Merck wins Supreme Court hearing in pivotal Fosamax pre-emption case

Merck
Merck & Co.'s Fosamax, at the center of liability lawsuits over fracture risks, was once one of the company's top sellers, but it brought in less than $250 million last year. (Merck)

Merck & Co. has another chance for a reprieve in its long-running fight against Fosamax liability lawsuits. After an appeals court revived hundreds of patient claims last year, the U.S. Supreme Court has decided to hear Merck’s bid to put them to rest again.

Merck argues that the FDA rebuffed its 2008 bid to update the osteoporosis drug's label to warn of a link to severe bone fractures, but decided to order a warning in October 2010, when Merck did so. Now, Merck shouldn’t be held liable for that lack of a warning, because the FDA’s labeling power shields it, the company says.

And the high court will now review that argument, in an important development for the drug industry.The question of FDA pre-emption has made its way through multiple courts in recent years, and Merck’s Supreme Court appeal could settle it. That, in turn, could affect product liability cases across pharma.

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The history in Merck’s case is similar to a few other legal battles. Back in 2014, a federal judge dismissed a set of Fosamax fracture claims, saying the FDA’s decisions pre-empt state-court claims from patients. An appeals court in New Jersey revived those lawsuits—about 500 of them—and ordered them to be tried before a jury, because the facts weren’t a question for a judge to decide.

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In reviewing Merck’s request for a hearing, the high court asked the U.S. Solicitor General to weigh in, and in its amicus brief backing Merck, the office says exactly the opposite: that FDA pre-emption is a legal question for a judge, not a jury. The FDA’s decision to reject Merck’s proposed label change supported pre-emption because it “prevented [Merck] from modifying the relevant labeling before late 2010.” Thus, he added, the court of appeals made a mistake in rejecting Merck’s defense. A war of words followed between the respondents in the case—the patients making the failure-to-warn claims—and Merck, culminating in the Supreme Court’s Thursday decision to take up the case.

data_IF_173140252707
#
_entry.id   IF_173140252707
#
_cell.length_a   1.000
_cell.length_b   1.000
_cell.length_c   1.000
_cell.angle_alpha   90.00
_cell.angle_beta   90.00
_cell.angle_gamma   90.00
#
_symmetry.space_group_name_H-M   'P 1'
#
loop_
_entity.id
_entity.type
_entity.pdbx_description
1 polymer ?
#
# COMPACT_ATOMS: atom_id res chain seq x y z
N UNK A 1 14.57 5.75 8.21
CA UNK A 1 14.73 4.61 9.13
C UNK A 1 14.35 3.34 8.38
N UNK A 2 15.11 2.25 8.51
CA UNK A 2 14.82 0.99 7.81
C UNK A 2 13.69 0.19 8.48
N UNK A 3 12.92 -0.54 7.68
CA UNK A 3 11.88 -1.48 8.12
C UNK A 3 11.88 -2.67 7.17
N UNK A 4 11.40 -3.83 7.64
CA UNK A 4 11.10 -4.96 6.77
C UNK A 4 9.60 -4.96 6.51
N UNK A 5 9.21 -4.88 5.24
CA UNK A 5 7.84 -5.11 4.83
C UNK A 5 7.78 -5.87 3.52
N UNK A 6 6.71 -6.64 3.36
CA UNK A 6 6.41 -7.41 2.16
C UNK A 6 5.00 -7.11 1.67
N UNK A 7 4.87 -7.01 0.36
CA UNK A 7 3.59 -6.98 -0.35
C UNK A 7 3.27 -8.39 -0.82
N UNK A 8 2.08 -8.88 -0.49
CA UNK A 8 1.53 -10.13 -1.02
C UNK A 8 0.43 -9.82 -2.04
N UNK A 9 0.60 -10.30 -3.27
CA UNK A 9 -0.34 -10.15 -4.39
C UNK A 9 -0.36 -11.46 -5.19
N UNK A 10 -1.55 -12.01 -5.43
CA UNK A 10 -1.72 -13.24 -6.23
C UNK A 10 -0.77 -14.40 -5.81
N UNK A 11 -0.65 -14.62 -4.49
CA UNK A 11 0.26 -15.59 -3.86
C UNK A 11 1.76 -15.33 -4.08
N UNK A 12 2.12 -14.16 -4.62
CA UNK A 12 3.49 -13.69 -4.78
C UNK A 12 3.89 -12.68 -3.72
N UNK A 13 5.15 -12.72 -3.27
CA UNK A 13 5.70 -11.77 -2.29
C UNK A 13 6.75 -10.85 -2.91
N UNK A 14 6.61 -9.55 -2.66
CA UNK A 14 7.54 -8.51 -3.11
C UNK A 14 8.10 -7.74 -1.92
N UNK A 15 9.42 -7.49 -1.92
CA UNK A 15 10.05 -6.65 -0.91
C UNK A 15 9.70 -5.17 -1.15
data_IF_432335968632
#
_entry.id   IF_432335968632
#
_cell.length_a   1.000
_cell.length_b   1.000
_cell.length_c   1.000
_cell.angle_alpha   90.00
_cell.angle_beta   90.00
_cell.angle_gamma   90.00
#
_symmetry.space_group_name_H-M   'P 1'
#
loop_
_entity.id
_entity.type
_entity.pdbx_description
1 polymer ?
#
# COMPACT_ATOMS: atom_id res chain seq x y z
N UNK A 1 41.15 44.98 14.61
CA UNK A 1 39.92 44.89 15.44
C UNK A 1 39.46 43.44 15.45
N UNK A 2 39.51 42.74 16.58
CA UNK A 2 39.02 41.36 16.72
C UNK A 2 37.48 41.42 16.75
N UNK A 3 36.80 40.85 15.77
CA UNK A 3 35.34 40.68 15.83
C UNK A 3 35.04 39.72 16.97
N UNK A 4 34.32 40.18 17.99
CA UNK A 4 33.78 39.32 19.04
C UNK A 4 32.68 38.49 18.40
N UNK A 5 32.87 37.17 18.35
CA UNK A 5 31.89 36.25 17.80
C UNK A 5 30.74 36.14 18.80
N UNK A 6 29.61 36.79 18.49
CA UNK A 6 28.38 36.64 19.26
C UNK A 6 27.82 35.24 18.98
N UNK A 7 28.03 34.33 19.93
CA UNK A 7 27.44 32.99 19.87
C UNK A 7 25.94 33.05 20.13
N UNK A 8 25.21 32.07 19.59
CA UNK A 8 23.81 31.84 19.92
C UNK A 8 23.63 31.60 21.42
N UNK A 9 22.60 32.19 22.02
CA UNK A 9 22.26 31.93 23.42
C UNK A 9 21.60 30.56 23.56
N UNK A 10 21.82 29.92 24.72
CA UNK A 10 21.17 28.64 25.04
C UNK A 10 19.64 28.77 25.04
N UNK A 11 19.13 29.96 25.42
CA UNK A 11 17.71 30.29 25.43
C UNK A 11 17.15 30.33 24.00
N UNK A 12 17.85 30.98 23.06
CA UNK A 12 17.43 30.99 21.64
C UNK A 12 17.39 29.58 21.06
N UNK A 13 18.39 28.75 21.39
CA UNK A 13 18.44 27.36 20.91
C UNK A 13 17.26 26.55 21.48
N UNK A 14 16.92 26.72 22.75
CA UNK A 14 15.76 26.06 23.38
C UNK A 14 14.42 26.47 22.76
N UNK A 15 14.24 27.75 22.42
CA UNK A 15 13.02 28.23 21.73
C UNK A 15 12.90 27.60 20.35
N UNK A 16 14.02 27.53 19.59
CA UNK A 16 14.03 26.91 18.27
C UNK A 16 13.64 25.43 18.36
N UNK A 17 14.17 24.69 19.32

When the company petitioned the court to weigh in on the Fosamax case last December, it argued in part that resolving the pre-emption puzzle would be vital to public health. Legal experts see it as vital to liability cases across the pharma industry.

Merck’s attorneys noted in its petition that even when drug companies collaborate with the FDA and propose a label warning, “they remain on the hook based on a lay jury's psychoanalysis of why the agency had blocked compliance with state law." Such an approach is “untenable” and “of great importance,” they said, “as proliferating tort suits stifle innovation, raise drug costs, undercut the FDA's role and ultimately hurt public health."

Fosamax was once one of the company's top sellers, but it's faced generic competition since 2008; last year it brought in less than $250 million, down from more than $3 billion at its peak.

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